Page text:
Some of the art in this book is really awkward. Case in point, a flashback panel where we see Obi-Wan cut Anakin’s limbs off in Revenge of the Sith. The figure rendering itself is fine. But some of the posing is just weird.

Thankfully, they do not in fact exhume Padme’s corpse in this issue. That’s where it looks like it’s going for a few pages…

Email Rob at primaryignition@yahoo.com, or check us out on Twitter.

Alex Ross Spotlight: Marvel “Timeless” Portraits

By Rob Siebert
Fanboy Wonder

This week, Marvel unveiled a second wave of “Timeless” portraits by the incomparable Alex Ross. The paintings, which now total 28, will be used as variant covers this fall. They’re also being used for a mural in Marvel’s new offices.

Six of Ross’ “Timeless” portraits are pictured below. The rest can be seen here.

Email Rob at primaryignition@yahoo.com, or check us out on Twitter.

Weekly Comic 100s: Iron Man 2020, Go Go Power Rangers, and More!

***”Weekly Comic 100s” keeps it nice and simple. Comic book reviews in 100 words or less. Straight, concise, and to the point.***

By Rob Siebert
Fanboy Wonder

Oye. Not a good comic book week for yours truly. Not only am I still reeling from the demise of my local shop, but my pull list was uncharacteristically small this week. So what’s a frustrated fanboy to do?

With only three issues in my stack this week, I’ve added a mini-review of Detective Comics #1000, as we learned this week that it was the highest selling comic book of 2019.

Shout out to Jay’s Comics in Gurnee, IL. I’m pretty sure they’re my new shop.

TITLE: Iron Man 2020 #1 (of 6)
AUTHOR:
Dan Slott, Christos Gage
ARTISTS:
Pete Woods, Joe Caramagna (Letterer).
RELEASED:
January 15, 2020

Thanks to a lot of backstory, (which the issue is nice enough to provide us post-script), Tony Stark’s adoptive brother Arno Stark is now Iron Man. Straight out of the gate, he’s got a rebellious robot uprising to contend with.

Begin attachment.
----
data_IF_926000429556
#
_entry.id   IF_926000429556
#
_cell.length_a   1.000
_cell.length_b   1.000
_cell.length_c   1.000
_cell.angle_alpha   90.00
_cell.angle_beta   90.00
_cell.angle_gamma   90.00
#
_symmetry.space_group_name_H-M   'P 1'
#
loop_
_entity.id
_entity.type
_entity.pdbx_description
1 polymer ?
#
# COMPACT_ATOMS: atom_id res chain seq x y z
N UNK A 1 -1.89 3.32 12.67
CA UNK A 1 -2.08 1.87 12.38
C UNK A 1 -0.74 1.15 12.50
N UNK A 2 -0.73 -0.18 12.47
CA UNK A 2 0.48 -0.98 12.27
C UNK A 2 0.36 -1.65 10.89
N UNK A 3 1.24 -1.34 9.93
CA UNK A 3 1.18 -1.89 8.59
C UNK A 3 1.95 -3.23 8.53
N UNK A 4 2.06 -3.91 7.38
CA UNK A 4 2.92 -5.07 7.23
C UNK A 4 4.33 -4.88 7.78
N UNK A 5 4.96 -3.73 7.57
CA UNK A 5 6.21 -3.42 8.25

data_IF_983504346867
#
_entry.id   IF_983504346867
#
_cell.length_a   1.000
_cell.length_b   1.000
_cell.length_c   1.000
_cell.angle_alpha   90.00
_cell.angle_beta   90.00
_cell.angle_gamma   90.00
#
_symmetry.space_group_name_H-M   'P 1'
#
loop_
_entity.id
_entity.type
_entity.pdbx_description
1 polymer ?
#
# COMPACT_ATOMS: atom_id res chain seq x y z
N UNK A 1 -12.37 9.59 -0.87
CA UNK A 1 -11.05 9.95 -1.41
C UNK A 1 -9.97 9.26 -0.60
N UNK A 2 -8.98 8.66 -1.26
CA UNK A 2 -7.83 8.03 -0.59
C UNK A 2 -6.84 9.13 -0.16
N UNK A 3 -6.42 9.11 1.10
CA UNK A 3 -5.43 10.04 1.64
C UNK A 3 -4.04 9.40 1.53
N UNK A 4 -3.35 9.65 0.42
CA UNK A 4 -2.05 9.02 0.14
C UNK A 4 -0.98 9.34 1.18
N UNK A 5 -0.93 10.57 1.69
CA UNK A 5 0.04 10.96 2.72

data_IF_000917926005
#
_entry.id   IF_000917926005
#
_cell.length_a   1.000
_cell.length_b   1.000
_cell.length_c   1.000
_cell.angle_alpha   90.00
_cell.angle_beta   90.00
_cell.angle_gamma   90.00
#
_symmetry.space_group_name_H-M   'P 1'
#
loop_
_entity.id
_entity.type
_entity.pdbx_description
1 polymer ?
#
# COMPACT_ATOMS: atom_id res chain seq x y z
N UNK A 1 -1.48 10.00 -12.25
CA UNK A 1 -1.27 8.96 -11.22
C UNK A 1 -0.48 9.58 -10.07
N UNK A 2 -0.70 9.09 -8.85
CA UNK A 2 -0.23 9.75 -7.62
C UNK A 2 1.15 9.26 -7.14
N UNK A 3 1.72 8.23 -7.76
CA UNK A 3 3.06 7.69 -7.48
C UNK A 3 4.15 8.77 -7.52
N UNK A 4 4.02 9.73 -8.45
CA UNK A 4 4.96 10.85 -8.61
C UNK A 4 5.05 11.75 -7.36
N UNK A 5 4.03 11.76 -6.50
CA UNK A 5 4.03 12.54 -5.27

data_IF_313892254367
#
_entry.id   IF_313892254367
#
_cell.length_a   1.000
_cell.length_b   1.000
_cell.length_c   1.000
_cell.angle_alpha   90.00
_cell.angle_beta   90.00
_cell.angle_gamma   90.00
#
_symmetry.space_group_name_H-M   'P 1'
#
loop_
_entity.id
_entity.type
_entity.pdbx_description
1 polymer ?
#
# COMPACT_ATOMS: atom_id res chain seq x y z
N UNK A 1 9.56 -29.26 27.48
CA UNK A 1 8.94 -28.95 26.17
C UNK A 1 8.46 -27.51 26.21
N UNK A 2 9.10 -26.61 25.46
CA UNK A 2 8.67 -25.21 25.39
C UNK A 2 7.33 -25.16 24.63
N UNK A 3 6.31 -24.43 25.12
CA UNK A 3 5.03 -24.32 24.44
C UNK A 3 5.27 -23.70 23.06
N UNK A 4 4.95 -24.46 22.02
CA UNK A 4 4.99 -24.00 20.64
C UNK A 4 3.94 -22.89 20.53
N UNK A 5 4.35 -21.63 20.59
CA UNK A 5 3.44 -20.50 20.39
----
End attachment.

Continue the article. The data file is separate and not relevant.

As someone who hasn’t kept up with Iron Man lately, there’s not much here to excite me. It’s inferred that Arno has sinister intentions. But when friggin’ Doctor Doom has played the role before, everyone else pales from a “villain as the hero” perspective. Ironic, as Dan Slott’s work on The Superior Spider-Man drew me to this book.

TITLE: Go Go Power Rangers #27
AUTHORS: Ryan Parrott, Sina Grace
ARTISTS: Francesco Mortarino, Raul Angulo (Colorist), Ed Dukeshire (Letterer). Cover by Eleonora Carlini.
RELEASED: January 15, 2020

Excellent issue, which includes a fight between Tommy and Lord Zedd over the White Ranger powers.

So between what’s happening in this book, and in the main MMPR title, you’re telling me the all-wise Zordon has no idea what’s happening with Jason, Zack, and Trini? The kids he himself chose to be Power Rangers? Like, not even a little? That’s the one aspect of “Necessary Evil” I’m having trouble buying. Other than that, I’m really enjoying what we’re getting from the PR titles right now. The main book was shaky for awhile, but things are definitely back on track.

TITLE: The Low Low Woods #2
AUTHOR: Carmen Maria Machado
ARTISTS: Dani, Tamra Bonvillain (Colorist), Steve Wands (Letterer). Cover by J.A.W. Cooper.
RELEASED:
January 15, 2020

Something felt off here. I’m not sure if the issue was paced to fast, or I was having trouble recalling things from the first issue, or the bizarre-but-not-in-a-scary-way thing we see on page three. But I wasn’t into this issue as much as the first.

I do, however, appreciate the way they’ve developed the town of Shudder-to-Think, Pennsylvania as almost a character unto itself. The town apparently has “an extremely unhealthy relationship with its dead.” As I said last time, it’s very reminiscent of a Stephen King story.

TITLE: Detective Comics #1000
AUTHORS: Scott Snyder, Kevin Smith, Paul Dini, Warren Ellis, Denny O’Neil, Christopher Priest, Brian Michael Bendis, Geoff Johns, James Tynion IV, Tom King, Peter Tomasi
ARTISTS: Greg Capullo, Jim Lee, Dustin Nguyen, Becky Cloonan, Steve Epting, Neal Adams, Alex Maleev, Kelley Jones, Alvaro Martinez-Bueno, Tony Daniel, Joelle Jones, Doug Mahnke. Cover by Lee.
INKERS:
Jonathan Glapion, Scott Williams, Derek Fridolfs, Raul Fernanxes
COLORISTS:
FCO Plascencia, Alex Sinclair, John Kalisz, Jordie Bellaire, Elizabeth Breitweiser, Dave Stewart, Michelle Madsen, Tomeu Morey
LETTERS:
Tom Napolitano, Todd Klein, Steve Wands, Simon Bowland, Andworld Design, Willie Schubert, Josh Reed, Rob Leigh, Clayton Cowles
RELEASED:
March 27, 2019

Yeesh. No wonder this issue sold so well. The sheer amount of talent on this thing, many of whom shaped the mythology of Batman, is outrageous.